Late Summer Epic
There aren’t many places I’d rather be riding my bike in September than the South Chilcotins. The evenings are crisp with the year’s first frost, the light is unlike any other time of year and the colour of the vegetation is especially vibrant. I’ve been riding in the area for many years but the excitement always feels like my first ever trip. I guess that’s one of the reasons it keeps drawing me back. Eric and Dustan joined me to take in one last epic before fall took it’s firm grasp on the mountains. This would mark Eric’s one year anniversary of heading into the zone and it would be Dustan’s first ever Chilcotin adventure. After years of riding the area, I’d been trying to dream up some new routes and get into some unfamiliar corners of the park. One high pass in particular was in the back of my mind. With an open mind and GPS in hand, I had a goal. Only time would tell what achieving this would entail.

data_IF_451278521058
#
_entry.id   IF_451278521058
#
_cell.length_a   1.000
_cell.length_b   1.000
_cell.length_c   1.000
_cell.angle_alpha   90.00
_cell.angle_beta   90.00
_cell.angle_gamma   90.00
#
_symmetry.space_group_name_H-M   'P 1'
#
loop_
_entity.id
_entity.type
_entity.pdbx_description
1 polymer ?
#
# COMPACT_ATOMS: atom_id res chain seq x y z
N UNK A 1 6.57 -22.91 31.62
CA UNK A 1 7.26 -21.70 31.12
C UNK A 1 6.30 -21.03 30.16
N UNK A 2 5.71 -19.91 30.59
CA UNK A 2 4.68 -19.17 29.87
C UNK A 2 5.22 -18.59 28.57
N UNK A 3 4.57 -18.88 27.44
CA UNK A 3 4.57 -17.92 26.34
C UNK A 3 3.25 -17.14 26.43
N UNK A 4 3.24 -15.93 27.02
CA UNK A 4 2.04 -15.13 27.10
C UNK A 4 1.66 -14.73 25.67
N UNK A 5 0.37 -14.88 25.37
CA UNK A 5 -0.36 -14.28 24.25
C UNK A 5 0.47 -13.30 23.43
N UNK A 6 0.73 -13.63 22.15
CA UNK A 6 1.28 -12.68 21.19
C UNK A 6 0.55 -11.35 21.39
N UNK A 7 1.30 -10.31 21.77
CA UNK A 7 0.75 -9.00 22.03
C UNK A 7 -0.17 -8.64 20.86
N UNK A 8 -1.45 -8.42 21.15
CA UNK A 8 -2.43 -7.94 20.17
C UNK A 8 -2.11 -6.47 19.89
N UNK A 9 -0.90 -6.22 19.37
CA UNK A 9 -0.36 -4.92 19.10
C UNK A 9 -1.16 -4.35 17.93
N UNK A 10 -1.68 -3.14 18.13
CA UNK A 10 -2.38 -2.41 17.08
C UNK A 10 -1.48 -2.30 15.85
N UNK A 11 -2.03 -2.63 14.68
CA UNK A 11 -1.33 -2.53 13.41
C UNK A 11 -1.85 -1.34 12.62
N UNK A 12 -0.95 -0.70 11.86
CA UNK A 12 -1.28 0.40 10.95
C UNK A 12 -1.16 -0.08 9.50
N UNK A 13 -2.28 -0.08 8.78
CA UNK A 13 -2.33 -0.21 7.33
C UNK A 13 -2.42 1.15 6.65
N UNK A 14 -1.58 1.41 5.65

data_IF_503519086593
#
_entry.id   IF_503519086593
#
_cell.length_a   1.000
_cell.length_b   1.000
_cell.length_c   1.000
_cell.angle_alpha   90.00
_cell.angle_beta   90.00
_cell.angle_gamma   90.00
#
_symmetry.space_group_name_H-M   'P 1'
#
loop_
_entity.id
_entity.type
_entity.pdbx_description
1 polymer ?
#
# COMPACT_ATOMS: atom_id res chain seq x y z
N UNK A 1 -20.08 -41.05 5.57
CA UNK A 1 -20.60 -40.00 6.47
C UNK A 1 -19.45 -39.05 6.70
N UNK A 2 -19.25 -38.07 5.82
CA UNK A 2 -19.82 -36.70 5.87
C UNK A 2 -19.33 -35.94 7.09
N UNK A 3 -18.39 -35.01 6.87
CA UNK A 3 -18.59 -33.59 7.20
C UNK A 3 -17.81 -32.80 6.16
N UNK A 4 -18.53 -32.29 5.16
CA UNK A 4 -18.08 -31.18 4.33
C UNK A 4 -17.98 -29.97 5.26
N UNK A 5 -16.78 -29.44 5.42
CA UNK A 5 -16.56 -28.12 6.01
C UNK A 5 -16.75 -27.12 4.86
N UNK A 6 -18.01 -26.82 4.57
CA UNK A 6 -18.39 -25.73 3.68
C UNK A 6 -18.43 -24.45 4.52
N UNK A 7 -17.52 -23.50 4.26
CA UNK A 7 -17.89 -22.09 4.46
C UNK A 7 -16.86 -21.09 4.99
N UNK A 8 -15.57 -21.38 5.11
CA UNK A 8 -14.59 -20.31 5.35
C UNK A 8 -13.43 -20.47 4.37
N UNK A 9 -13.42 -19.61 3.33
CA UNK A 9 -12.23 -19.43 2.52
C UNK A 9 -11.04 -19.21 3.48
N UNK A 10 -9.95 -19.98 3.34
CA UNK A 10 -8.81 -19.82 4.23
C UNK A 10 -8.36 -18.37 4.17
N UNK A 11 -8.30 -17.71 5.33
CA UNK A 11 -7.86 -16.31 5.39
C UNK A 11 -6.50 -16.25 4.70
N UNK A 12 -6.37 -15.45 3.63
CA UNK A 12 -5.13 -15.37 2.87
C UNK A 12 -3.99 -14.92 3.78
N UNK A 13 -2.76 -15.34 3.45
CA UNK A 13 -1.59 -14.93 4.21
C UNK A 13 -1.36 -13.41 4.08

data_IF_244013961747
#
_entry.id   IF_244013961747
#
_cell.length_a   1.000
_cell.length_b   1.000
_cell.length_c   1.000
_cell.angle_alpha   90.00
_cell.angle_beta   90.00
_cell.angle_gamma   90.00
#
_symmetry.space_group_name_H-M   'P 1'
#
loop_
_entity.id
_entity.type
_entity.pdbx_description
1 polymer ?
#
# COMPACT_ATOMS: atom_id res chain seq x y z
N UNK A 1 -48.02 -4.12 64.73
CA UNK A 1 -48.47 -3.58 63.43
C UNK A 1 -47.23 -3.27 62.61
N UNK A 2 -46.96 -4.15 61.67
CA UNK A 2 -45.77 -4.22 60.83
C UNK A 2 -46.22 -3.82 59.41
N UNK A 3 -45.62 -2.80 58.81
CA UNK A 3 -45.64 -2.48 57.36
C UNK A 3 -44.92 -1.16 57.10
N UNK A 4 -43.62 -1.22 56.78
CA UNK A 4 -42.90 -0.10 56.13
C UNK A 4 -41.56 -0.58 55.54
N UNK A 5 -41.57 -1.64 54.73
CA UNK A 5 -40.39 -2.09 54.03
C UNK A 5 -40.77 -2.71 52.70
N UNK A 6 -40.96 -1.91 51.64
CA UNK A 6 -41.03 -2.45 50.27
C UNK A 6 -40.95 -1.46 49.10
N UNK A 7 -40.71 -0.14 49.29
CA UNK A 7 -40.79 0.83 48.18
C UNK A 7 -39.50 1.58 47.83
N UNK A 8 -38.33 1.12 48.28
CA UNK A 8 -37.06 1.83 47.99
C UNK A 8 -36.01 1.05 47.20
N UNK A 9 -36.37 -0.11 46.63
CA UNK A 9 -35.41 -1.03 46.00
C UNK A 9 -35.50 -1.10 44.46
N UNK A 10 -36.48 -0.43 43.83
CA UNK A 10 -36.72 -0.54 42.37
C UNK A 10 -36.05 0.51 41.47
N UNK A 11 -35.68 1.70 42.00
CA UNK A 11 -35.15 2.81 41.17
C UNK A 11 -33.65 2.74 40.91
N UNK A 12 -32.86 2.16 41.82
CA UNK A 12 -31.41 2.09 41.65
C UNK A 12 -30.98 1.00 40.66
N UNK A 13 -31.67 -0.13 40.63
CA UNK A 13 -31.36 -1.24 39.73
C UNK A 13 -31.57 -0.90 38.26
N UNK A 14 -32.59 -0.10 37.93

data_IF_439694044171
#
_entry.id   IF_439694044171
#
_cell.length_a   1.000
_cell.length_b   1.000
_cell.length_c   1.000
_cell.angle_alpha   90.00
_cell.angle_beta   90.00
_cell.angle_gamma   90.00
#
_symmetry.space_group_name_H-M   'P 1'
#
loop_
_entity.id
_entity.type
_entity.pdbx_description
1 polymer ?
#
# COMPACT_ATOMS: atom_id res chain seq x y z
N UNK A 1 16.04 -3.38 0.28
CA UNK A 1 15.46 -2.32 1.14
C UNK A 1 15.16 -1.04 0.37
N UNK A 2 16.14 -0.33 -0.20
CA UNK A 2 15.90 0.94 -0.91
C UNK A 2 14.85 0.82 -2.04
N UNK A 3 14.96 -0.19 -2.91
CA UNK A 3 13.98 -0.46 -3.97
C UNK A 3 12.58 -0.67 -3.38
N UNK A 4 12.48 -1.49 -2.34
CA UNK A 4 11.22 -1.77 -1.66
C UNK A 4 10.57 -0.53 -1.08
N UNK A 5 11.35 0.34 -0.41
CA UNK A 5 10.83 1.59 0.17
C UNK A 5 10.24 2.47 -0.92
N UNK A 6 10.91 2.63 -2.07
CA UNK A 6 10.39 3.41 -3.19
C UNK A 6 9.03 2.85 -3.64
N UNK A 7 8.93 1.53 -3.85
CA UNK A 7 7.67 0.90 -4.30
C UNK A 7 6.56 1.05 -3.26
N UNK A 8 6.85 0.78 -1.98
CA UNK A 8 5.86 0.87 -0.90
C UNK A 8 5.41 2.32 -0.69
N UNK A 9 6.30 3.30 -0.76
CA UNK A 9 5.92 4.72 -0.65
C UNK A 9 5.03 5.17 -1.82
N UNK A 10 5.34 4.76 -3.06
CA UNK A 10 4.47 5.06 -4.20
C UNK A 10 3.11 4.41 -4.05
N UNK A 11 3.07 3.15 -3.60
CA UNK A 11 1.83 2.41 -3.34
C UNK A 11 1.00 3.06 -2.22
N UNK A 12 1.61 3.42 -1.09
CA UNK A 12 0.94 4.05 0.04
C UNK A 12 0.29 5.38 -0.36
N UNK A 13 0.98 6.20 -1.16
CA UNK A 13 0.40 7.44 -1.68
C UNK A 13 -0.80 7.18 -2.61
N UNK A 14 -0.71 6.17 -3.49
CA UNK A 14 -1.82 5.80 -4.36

We decided to take a laid back Friday evening flight into Warner Lake with Tyax Air before the long week-end crowds arrived the following morning. We landed just as the sun was about to set behind the pass. We would spend the first of three nights on the shores of Warner Lake before embarking on our riding adventure.
A mere 15 minute flight from Tyax and we were on our own. The distant hum of the Beaver Prop fading was the end of our tie to civilization for a three day self-sufficient trip. We would likely see others in the back country but ultimately we were on our own from here on out.